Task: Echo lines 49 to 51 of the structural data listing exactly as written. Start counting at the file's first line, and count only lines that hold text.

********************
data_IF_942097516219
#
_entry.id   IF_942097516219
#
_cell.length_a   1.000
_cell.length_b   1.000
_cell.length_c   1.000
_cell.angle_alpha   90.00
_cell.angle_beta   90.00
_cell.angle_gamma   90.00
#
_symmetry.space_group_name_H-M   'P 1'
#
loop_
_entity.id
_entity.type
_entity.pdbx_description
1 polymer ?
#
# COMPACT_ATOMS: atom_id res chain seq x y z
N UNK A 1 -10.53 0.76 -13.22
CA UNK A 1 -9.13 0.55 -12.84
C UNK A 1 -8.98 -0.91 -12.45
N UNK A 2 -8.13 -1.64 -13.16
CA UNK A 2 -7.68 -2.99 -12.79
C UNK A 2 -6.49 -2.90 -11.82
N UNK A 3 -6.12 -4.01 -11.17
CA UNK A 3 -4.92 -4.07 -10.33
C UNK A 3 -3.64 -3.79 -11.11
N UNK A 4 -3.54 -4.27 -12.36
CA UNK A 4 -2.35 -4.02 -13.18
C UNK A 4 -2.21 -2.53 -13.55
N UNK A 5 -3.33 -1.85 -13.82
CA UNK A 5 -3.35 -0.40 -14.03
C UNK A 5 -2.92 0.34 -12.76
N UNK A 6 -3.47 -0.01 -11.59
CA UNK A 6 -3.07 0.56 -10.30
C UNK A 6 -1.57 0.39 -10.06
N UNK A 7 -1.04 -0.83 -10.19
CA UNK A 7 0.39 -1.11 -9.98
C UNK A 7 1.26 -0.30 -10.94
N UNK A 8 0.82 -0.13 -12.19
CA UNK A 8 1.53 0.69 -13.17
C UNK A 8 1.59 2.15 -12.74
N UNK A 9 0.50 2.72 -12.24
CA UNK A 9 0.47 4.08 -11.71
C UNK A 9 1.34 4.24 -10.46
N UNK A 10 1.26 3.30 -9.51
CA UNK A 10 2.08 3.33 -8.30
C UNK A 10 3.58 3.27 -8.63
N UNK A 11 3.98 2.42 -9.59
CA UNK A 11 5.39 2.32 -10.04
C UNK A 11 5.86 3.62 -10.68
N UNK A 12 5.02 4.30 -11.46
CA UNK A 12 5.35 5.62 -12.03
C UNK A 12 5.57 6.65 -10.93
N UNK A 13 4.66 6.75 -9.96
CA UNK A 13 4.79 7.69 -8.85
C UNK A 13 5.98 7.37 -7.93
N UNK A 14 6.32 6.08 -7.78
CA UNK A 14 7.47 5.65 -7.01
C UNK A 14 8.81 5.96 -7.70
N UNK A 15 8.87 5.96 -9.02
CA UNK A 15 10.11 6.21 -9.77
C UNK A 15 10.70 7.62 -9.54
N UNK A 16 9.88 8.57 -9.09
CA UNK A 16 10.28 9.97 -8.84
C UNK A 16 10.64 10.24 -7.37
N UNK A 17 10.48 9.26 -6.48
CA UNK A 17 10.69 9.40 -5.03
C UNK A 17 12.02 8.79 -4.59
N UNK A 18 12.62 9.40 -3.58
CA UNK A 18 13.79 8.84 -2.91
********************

CA UNK A 10 2.08 3.33 -8.30
C UNK A 10 3.58 3.27 -8.63
N UNK A 11 3.98 2.42 -9.59